The steady procession of magazine closures continued this week with the demise of Hallmark Magazine, which will cease publication after its February-March issue, according to Hallmark Cards, Inc. The Web site is also closing, the company said.
Hallmark Magazine launched in September 2006 with an editorial mission focusing on family, friends, and celebrations, targeted female readers with content including recipes and decorating ideas. It did well in terms of ad pages, at least compared to the rest of the industry, with an 11% increase in 2008 compared to 2007. It also enjoyed strong growth in readership, launching with a rate base of 400,000 which grew to 900,000 before the title was claimed by recessionary pressures.
Donald Hall, Jr., the president and CEO of Hallmark, explained the company's decision: "Despite favorable consumer acceptance of the publication, we cannot justify continued investment in the magazine at a time when we must focus our efforts and resources only on those projects that will lead to long-term profitable revenue growth for the company."
Hallmark is the latest in a series of relatively new magazines targeting niche female audiences that have succumbed to the adverse economic environment. 2008-2009 has seen the demise of Blueprint, a shelter title launched in 2006 by Martha Stewart Living Omnimedia; Quick & Simple, launched in 2005 by Hearst; O at Home, launched in 2003 by Hearst; Wondertime, a parenting title launched in 2006 by Disney; Domino, a shelter title launched by Conde Nast in 2005; and Craft, a crafting title targeting younger women founded in 2006.
Yahoo Vet Heads to Hearst
Neeraj Khemlani, formerly the head of Yahoo's news and information operation, will join Hearst Corp. in March as vice president and special assistant to the chief executive for digital media. His move, revealed by Hearst Monday, comes as the company announced its intention to shake up its digital operations: Khemlani will be responsible for leading "digital content transformation" at the company, covering both its magazine and newspaper properties.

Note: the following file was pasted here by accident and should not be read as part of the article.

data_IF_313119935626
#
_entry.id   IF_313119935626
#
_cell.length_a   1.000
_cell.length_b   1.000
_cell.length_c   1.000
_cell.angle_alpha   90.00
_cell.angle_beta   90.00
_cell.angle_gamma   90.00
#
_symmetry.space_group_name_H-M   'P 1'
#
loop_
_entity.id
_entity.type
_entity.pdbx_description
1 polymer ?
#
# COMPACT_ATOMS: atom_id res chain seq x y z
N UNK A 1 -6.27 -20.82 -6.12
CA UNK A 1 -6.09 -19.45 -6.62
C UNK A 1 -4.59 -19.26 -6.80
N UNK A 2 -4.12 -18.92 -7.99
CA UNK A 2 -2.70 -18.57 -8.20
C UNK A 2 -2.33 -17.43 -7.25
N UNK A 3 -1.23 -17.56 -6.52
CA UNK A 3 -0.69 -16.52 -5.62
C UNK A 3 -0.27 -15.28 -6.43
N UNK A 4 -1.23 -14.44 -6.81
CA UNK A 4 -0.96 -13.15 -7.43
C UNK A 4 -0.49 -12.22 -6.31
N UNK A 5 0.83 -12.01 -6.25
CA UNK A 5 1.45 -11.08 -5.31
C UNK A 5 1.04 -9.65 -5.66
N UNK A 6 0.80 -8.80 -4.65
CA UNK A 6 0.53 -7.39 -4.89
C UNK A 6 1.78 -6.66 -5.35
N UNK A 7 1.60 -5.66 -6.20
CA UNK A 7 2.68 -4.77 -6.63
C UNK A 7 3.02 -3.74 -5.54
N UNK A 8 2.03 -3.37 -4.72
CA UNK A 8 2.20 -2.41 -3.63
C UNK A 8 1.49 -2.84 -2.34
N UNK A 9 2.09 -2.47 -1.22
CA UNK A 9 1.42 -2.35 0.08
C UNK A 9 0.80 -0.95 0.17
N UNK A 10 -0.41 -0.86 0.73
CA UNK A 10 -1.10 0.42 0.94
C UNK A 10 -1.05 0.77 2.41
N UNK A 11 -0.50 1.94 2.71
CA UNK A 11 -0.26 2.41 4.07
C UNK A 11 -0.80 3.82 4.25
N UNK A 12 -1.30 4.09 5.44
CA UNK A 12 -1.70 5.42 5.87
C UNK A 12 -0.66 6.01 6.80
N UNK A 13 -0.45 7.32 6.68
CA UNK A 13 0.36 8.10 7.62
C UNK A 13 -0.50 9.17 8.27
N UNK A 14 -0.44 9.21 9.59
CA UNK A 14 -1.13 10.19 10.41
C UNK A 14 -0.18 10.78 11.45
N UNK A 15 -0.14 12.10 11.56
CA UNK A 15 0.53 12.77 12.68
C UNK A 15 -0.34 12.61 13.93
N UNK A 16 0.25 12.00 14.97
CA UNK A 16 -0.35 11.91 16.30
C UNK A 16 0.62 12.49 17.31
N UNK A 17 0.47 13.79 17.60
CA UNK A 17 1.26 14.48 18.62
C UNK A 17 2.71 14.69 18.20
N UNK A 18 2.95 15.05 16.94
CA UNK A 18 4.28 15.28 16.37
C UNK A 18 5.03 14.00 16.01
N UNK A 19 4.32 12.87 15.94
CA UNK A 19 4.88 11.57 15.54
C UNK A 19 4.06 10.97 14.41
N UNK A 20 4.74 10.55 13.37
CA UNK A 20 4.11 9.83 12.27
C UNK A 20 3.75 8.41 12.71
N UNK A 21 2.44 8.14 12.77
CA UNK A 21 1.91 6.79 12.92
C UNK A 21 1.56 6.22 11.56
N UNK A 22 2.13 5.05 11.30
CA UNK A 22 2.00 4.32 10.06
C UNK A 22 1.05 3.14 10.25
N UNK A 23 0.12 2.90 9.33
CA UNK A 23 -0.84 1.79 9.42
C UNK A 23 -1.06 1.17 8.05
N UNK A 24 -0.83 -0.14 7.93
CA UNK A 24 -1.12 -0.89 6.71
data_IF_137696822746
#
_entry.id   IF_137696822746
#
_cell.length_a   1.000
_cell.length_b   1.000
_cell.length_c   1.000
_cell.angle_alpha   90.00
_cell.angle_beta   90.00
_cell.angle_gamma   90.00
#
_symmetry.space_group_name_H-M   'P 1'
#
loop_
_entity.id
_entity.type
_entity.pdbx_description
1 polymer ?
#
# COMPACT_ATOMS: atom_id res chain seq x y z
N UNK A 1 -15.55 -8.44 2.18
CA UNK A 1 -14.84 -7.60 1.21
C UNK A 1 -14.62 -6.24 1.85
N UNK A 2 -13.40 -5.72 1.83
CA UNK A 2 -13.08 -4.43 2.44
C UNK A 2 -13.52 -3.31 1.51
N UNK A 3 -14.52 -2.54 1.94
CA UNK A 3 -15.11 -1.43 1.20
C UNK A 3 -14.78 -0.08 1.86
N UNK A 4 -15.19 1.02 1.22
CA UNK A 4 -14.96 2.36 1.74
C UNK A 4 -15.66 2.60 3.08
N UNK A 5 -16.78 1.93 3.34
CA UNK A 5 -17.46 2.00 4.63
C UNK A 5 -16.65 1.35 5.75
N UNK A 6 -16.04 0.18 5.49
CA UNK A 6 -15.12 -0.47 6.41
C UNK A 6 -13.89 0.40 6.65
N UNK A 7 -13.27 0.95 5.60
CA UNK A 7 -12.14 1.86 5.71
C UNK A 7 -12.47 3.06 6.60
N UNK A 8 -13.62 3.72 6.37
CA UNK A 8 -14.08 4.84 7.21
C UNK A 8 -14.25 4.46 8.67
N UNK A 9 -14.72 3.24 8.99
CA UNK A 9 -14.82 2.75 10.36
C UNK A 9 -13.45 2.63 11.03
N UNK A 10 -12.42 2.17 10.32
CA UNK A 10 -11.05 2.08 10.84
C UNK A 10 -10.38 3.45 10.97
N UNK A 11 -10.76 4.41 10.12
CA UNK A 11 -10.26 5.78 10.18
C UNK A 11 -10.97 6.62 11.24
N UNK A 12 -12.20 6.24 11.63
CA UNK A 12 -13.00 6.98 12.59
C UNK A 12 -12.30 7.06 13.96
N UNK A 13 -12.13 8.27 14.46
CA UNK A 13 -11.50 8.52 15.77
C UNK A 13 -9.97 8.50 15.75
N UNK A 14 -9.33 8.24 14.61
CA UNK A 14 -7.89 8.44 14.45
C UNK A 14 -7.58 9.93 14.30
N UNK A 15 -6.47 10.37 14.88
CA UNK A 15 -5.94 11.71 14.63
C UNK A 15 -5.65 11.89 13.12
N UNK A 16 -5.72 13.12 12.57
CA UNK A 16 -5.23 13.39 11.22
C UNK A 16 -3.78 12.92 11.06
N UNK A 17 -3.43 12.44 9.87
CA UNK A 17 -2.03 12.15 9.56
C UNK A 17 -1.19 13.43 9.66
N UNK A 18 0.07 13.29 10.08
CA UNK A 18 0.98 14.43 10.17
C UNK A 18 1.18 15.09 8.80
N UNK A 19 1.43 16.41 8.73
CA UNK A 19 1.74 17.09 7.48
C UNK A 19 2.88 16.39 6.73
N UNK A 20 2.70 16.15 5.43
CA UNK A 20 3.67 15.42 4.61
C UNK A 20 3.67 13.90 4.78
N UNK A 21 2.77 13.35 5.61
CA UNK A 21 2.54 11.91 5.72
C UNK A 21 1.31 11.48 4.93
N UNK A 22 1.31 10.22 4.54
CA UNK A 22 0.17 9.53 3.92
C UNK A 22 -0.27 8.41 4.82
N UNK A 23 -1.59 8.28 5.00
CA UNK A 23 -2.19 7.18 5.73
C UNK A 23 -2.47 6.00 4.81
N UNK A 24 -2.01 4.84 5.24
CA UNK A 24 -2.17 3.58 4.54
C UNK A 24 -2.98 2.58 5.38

Khemlani's move is somewhat reminiscent of Wenda Harris Millard's much-publicized departure from Yahoo in 2007; Millard left her position as Yahoo's chief sales officer to take up a new role as president of Martha Stewart Living Omnimedia. In both cases, the troubled online giant tried to portray their departures as part of a corporate plan, giving the impression that it was in control of events: Millard was supposedly cashiered by President Sue Decker, and Khemlani's move comes as Yahoo CEO Carol Bartz hinted at an upcoming reorganization of the company's management. However, Millard later said she left the company voluntarily, implying that Yahoo's explanation was more spin than reality. Similarly, Khemlani was initially tapped as a key mover in Yahoo's reorganization, rather than a "movee."
In an interview with PaidContent.org earlier this week, Khemlani was somewhat opaque about the reasons for his departure, saying only: "It wasn't coordinated other than I wanted to make sure I didn't sign up for something I couldn't commit to." In the same interview, he described his new role at Hearst as a sort of digital jack of all trades, with access to all areas of the company; as he will report directly to Hearst CEO Frank A. Bennack, Jr., this implies broad authority to change up digital operations if need be.
B-to-B Ad Pages Down 13% in Q4
Ad pages in business-to-business publications tumbled 13.1% in the fourth quarter of 2008, feeling the effects of both a secular shift in business news consumption to the Internet and the broader economic downturn. The statistic was released by Business Media's Business Information Network. For 2008 overall, ad pages declined 9.6%.
Mittman to Publisher of Wired Magazine
Howard Mittman has been named publisher of Wired Magazine, replacing Chris Mitchell, who was moved to the position of vice president and publisher of Conde Nast Traveler. Mittman previously served as associate publisher of Wired. Before that, he also served as ad director for Popular Science.